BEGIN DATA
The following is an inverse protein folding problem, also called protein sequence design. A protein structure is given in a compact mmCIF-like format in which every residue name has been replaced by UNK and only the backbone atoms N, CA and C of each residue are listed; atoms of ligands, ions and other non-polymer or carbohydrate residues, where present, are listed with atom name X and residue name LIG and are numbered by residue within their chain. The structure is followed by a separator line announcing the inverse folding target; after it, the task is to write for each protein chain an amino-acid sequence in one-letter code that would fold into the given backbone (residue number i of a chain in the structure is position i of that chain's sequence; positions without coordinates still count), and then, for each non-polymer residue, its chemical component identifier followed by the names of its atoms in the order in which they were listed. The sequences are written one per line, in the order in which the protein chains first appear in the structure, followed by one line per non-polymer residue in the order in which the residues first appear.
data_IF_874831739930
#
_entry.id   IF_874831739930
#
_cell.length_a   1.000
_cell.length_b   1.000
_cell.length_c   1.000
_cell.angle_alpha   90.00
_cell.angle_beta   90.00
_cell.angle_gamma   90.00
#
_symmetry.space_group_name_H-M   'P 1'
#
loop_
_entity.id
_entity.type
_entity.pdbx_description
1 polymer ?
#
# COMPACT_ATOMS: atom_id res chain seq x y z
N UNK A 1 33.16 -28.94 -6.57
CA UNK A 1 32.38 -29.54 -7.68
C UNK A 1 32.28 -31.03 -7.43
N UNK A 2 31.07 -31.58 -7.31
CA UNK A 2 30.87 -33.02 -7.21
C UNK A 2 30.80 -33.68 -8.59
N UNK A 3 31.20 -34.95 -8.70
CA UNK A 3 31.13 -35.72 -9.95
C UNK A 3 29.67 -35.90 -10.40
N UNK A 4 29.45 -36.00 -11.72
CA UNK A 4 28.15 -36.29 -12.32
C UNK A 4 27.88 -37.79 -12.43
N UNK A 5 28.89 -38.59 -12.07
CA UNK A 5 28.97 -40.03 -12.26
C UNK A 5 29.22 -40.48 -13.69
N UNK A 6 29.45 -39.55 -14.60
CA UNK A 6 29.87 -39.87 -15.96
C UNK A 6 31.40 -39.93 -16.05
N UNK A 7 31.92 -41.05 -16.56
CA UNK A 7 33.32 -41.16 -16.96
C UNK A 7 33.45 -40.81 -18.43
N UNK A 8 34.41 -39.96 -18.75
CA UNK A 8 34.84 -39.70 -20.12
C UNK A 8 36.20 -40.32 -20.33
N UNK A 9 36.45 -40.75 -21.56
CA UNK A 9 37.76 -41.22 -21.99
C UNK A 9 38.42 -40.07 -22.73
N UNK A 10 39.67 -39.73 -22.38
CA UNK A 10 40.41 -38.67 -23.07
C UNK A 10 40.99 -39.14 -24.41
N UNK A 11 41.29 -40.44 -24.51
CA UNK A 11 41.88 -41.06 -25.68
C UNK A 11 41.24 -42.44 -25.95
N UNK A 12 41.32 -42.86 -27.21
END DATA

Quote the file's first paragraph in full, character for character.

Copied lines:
The following is an inverse protein folding problem, also called protein sequence design. A protein structure is given in a compact mmCIF-like format in which every residue name has been replaced by UNK and only the backbone atoms N, CA and C of each residue are listed; atoms of ligands, ions and other non-polymer or carbohydrate residues, where present, are listed with atom name X and residue name LIG and are numbered by residue within their chain. The structure is followed by a separator line announcing the inverse folding target; after it, the task is to write for each protein chain an amino-acid sequence in one-letter code that would fold into the given backbone (residue number i of a chain in the structure is position i of that chain's sequence; positions without coordinates still count), and then, for each non-polymer residue, its chemical component identifier followed by the names of its atoms in the order in which they were listed. The sequences are written one per line, in the order in which the protein chains first appear in the structure, followed by one line per non-polymer residue in the order in which the residues first appear.